ICAMS / Interdisciplinary Centre for Advanced Materials Simulation


The role of coherency strain on the structural stability of a metastable precipitate in Mo-C binary system

Date: 26.01.2012
Place: 1st Austrain German workshop on computational materials design, Kramsach, Austria

Sankari Sampath
Rebecca Janisch
Suzana Fries
Alexander Hartmaier

At high impurity concentrations in metal, the precipitation and phase transformations are observed. The precipitation of second phases in metals and metallic alloys is an important phenomenon that has a high influence on the mechanical properties of the material and for the improvement of existing steel grades. They are the most relevant microstructural constituents with respect to hardness and thermal stability. The precipitation growth can be coherent, semi-coherent or incoherent with the original matrix of the metal. In the present project, the molybdenum-carbon binary system is being studied thoroughly by varying carbon concentrations in the system. In a previous computational study[1], the precipitation behavior of body-centered tetragonal(bct) carbide, MoCx at a grain boundary has been investigated. The study showed that there is a significant strain contribution due to the lattice misfit to the interface energy. The aim of this work is to quantify this strain contribution and its effect on the stability of the metastable bct phase to the interface energy by means of ab-initio calculations using density functional theory with the VASP [2] code.

In a study for bulk materials, the structural stability of various phases of the Mo-C system has been analyzed and compared with experimental results where available. The phase diagram(PD) using the description of [3] has been obtained using Thermo-Calc [4], and the stable phases agree with our predictions at T=0K as depicted in fig.1. A metastable bct phase, which is not present in the PD, has been observed experimentally by HREM as a semi-coherent precipitate [5]. We assume that it is stabilized by the precipitate interface energy as given in the table-I. Further the work of separation for different lattice parameters was obtained. With the addition of carbon to the body-centered cubic(bcc) Mo, the compression and tensile tests were performed to calculate the energy corresponding to strain variation of the system. This strain contribution has been included in the interface energy calculations for Mo(001) and MoCx(001). The next step is to determine the semi-coherent interface energy. For this the gamma surface calculations of the coherent interface have been carried out, which in addition yields possible Burgers vectors for the misfit dislocations.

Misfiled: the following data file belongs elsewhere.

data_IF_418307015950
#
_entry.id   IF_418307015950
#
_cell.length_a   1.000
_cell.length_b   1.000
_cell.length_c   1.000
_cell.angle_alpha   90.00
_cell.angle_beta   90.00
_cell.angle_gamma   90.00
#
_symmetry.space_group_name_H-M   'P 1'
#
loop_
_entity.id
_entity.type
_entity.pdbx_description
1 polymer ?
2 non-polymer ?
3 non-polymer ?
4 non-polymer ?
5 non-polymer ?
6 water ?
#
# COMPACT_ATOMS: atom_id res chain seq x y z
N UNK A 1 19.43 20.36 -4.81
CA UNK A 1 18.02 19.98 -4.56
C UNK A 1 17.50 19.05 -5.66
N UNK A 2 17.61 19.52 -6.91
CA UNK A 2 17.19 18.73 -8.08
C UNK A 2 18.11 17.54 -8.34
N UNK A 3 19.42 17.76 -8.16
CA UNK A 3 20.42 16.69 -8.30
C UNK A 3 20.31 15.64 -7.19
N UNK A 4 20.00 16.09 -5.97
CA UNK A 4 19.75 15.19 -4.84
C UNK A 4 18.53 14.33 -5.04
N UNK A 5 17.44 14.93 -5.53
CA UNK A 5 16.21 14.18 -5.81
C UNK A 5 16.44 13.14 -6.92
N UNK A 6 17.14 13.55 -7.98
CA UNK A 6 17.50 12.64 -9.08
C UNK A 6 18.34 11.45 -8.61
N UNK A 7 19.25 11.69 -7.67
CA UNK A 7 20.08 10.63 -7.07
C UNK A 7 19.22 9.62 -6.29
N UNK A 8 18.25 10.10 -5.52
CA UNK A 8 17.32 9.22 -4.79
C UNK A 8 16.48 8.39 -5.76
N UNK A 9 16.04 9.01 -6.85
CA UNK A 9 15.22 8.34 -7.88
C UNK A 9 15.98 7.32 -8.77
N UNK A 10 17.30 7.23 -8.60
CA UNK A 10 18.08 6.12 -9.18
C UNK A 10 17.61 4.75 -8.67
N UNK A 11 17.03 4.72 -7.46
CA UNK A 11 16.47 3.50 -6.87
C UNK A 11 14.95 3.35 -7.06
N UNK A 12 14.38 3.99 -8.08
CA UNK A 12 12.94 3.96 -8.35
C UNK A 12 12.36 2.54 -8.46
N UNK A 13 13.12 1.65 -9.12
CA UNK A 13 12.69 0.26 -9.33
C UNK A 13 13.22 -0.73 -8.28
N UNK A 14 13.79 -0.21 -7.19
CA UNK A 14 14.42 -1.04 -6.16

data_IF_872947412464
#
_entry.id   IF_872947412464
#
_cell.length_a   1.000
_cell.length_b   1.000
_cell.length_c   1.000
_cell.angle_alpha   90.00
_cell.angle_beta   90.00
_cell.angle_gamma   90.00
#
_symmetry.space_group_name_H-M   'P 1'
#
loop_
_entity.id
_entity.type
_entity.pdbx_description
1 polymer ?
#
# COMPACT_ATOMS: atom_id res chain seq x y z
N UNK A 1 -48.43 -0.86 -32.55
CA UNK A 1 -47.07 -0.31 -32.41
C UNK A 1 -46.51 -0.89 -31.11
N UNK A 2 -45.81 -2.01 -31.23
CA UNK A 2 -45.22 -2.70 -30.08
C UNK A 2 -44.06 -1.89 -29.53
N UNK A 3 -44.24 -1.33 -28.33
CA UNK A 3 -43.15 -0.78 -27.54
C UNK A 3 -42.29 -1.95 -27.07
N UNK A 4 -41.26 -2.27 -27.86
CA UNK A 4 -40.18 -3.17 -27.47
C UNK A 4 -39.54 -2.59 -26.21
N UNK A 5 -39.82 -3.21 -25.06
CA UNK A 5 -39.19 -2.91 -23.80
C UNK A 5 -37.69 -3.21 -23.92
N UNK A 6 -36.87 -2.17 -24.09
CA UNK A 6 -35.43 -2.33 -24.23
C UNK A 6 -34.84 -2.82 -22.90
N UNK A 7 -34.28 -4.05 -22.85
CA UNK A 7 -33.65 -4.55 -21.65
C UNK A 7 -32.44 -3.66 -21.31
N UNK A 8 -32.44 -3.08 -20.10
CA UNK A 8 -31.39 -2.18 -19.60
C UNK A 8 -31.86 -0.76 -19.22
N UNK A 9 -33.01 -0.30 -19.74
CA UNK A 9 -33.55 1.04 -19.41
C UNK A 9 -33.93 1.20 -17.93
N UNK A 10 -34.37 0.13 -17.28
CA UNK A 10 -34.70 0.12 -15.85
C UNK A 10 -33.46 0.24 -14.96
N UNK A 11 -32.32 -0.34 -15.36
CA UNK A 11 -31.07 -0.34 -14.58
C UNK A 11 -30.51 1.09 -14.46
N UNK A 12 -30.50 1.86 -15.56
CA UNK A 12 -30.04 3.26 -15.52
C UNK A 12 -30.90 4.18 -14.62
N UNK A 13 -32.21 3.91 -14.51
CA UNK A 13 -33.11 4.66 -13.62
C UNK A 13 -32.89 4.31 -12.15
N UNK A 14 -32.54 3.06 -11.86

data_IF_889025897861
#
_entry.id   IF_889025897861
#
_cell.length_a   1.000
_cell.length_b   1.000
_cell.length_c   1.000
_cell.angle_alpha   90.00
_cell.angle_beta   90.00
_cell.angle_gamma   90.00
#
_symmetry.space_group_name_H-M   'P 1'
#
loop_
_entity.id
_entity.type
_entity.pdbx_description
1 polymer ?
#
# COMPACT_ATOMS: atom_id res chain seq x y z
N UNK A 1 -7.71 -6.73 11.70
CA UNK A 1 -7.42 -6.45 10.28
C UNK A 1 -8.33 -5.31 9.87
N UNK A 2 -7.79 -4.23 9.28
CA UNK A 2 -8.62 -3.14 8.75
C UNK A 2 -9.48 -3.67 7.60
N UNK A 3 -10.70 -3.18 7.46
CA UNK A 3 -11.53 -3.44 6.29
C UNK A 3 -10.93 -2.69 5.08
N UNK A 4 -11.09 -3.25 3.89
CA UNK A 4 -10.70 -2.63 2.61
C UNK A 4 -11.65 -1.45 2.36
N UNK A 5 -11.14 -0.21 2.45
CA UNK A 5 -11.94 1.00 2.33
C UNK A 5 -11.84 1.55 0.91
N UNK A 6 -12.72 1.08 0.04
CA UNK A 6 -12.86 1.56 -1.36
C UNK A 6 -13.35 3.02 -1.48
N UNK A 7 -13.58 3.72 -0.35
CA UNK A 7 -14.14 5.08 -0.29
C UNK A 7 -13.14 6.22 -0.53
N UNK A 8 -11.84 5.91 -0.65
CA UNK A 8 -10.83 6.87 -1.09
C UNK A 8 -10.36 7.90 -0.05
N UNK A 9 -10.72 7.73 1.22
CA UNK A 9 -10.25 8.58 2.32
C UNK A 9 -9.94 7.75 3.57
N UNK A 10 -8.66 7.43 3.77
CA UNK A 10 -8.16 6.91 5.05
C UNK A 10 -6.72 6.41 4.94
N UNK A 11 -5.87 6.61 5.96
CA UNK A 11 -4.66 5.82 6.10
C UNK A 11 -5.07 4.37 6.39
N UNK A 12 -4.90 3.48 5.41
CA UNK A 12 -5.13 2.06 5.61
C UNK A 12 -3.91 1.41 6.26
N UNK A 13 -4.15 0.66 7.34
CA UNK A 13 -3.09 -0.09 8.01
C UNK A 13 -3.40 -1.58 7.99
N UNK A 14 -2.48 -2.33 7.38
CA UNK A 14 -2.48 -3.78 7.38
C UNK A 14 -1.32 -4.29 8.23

[1] Rebecca Janisch, Christian Elsässer, Physical Review B, Vol.77, 094118, pp. 1-9, 2008
[2] http://cms.mpi.univie.ac.at/vasp
[3] Thermodynamic properties of Mo-C, Jan-Olof Andersson, CALPHAD, Vol. 12, No. 1, pp.1-8,1988.
[4] www.thermocalc.de
[5] J.M.Pénisson, M.Bacia, M.Biscondi, Philosophical Magazine A, Vol. 73, No.4, pp. 1-11, 1996

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